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[Tip] Debugging Your Plugin - how to save time and frustration
Join Date: Mar 2007
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by mfyvie mfyvie is offline 03 Jul 2007

Debugging Your Plugin - how to save time and frustration

Have you ever tried to write a plugin (or any piece of code) and been frustrated when it doesn't work? If you've been doing this for a while you've no doubt got your own debugging techniques. But when you are starting out, you probably don't really know what to do.

The purpose of this tutorial is to try to "jump start" your debugging approach. It's mostly aimed at people who are just beginning to write their own plugins. Adopting some form of debugging technique can save you significant time. I wish I'd done it from the very beginning!

Before we discuss various debugging techniques, let's consider the types of error situations we may encounter. Then we'll look at ways of avoiding or fixing them. We can divide our errors up into two broad categories:
  • Syntax or parsing errors - PHP doesn't like the format of what you've written
  • Database errors - bad queries will usually throw up an error on the user's browser. This is usually very bad
  • Logic errors - Your program will run, but it won't do what you expect it to
Different errors require different approaches and different tools.

Syntax or parsing errors

In many ways these are the easiest errors to deal with, because PHP will immediately write an entry to your error log. If you are going to be writing plugins, you need to get access to your error log to check if there are syntax or parsing errors.

Your error log depends on your webserver. If you are using apache on linux you'll usually find it in /var/logs/httpd/error_log. It's a good idea to use a command like tail -f /var/log/httpd/error_log to "follow" the log in real time. You can then have the log in one window and load the page on your forum in another. This way you can see immediately if there are any errors.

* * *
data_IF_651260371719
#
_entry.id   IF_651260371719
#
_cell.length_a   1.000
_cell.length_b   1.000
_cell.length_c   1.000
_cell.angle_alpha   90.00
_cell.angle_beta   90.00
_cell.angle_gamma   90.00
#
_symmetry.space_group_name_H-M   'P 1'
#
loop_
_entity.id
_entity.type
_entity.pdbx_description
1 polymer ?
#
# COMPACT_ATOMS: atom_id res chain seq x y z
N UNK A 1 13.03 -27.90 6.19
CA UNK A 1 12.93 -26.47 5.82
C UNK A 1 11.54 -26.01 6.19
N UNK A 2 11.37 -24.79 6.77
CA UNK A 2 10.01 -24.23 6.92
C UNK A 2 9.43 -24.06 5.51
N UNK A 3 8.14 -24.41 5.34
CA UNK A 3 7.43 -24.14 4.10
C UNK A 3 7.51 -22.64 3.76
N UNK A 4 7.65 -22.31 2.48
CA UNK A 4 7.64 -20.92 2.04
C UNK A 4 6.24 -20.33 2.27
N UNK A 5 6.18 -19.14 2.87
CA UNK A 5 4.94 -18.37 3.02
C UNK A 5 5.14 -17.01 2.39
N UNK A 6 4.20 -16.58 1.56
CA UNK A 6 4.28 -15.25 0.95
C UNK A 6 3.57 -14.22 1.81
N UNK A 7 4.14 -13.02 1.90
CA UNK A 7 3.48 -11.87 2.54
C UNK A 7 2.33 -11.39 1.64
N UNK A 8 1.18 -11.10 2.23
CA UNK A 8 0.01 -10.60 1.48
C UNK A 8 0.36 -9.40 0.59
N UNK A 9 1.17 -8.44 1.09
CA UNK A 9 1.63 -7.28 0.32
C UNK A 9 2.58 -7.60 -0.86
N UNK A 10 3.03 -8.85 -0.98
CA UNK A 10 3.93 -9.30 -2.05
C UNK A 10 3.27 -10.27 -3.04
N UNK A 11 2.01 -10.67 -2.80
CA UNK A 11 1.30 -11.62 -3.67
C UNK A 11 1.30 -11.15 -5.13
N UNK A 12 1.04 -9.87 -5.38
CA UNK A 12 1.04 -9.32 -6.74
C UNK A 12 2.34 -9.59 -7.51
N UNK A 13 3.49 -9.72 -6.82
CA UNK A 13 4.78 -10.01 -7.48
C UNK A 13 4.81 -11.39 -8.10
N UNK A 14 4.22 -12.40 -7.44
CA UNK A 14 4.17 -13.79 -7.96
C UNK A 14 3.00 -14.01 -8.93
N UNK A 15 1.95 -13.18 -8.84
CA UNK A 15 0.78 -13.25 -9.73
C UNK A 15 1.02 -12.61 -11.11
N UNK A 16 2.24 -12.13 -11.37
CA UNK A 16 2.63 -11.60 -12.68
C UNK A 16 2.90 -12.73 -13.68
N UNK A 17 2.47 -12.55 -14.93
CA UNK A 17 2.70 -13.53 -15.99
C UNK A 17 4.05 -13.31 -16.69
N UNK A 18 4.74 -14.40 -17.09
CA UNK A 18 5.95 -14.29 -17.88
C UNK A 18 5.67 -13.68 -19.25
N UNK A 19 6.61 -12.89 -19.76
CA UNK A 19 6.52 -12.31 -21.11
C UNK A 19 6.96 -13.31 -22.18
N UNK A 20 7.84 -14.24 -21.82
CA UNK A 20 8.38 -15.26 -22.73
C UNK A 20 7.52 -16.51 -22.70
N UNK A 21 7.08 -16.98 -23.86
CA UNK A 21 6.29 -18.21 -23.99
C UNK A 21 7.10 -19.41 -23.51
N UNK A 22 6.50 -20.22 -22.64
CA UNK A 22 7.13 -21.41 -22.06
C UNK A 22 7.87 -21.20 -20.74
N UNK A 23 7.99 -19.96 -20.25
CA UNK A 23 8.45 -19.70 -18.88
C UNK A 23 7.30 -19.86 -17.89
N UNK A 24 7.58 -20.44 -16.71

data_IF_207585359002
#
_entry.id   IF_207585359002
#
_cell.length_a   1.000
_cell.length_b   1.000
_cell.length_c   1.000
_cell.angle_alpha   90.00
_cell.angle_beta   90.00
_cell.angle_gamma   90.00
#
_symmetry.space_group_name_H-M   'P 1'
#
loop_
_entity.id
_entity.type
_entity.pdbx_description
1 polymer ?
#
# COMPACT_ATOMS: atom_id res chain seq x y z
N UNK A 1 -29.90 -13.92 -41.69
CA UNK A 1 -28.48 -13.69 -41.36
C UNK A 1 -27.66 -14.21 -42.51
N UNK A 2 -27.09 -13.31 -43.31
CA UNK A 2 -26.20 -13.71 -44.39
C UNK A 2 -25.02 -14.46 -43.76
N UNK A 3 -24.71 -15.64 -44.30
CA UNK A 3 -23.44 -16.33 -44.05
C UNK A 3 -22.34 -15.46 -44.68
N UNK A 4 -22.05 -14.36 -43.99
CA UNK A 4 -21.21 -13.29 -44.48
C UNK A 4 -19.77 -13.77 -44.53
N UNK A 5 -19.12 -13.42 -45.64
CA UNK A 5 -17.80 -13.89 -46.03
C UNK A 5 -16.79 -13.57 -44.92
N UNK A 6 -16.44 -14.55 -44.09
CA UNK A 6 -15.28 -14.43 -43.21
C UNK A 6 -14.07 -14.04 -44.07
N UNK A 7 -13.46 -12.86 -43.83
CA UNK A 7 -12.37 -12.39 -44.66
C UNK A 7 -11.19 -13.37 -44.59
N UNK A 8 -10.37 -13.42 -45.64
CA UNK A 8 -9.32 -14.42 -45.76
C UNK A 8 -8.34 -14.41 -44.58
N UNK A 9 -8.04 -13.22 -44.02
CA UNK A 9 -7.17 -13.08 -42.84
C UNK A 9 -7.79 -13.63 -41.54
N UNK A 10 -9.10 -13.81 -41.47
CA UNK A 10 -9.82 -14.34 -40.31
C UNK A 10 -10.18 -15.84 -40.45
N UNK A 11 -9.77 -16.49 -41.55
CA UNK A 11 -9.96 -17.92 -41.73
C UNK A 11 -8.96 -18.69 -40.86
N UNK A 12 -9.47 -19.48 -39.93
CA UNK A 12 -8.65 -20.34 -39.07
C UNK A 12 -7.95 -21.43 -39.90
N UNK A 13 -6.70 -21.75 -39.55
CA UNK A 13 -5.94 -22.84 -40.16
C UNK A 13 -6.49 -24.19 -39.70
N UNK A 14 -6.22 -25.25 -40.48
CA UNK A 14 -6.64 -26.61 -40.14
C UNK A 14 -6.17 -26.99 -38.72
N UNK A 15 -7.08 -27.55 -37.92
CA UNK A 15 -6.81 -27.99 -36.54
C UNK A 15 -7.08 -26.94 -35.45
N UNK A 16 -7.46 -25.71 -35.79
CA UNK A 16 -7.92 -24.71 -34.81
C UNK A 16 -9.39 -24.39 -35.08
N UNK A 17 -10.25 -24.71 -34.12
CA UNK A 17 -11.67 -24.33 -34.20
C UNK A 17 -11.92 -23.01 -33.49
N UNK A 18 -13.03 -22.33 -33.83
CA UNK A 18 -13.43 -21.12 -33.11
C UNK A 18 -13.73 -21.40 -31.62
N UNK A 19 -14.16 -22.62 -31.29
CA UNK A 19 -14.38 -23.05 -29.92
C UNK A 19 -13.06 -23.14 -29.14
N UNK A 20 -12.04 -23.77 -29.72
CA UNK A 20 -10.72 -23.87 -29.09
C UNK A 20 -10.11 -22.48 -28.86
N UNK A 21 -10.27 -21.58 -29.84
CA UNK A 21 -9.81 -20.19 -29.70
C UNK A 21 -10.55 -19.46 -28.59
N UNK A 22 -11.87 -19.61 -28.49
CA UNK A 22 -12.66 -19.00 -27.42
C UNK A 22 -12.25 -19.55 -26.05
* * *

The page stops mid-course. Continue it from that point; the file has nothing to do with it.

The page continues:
What will an error look like? Here's an example:
Block Disabled:      (Update License Status)  
Suspended or Unlicensed Members Cannot View Code.

These error messages can be very useful, in that they contain information to help you narrow down the problem. First of all the error seems to be about an unexpected ')'. Chances are that we've forgotten to put a '(' somewhere else in our statement. If you aren't sure what the error means, google it. There's other important information here, namely the file we were running, in this case online.php. The number in brackets (135) is the line number of online.php where the error occurred. If we look at that line we see it is the hook for online_start. Since you are debugging just after writing your plugin, you probably don't need to know which hook you are using. The important information follows: eval()'d code on line 13. This means that the error is found on line 13 of our plugin.

Bear in mind that the error was encountered on line 13, but the cause may actually lie one or two lines before that. If you forget a semicolon for example, the error usually shows up on the following line.

What if you are on a shared server and you don't have access to the error log? You need to talk to your hosting provider and see if they can somehow provide this information to you (in real time). If not, then you are going to have to install vBulletin on another machine (like your own PC) and do your development work on the local machine. You can find a tutorial on how to do this here.

A better way is to avoid syntax or parsing errors altogether by using a PHP IDE (Integrated Development Environment), in other words, a PHP editor application with built-in syntax checking (an IDE does a lot more, but I'm trying to keep the explanation simple). I use phpedit, but there are many others. This allows me to write directly in the editor and if there are any syntax or parsing errors they are underlined immediately. This means I can ensure that my code is error free, then I paste it into the plugin and test it.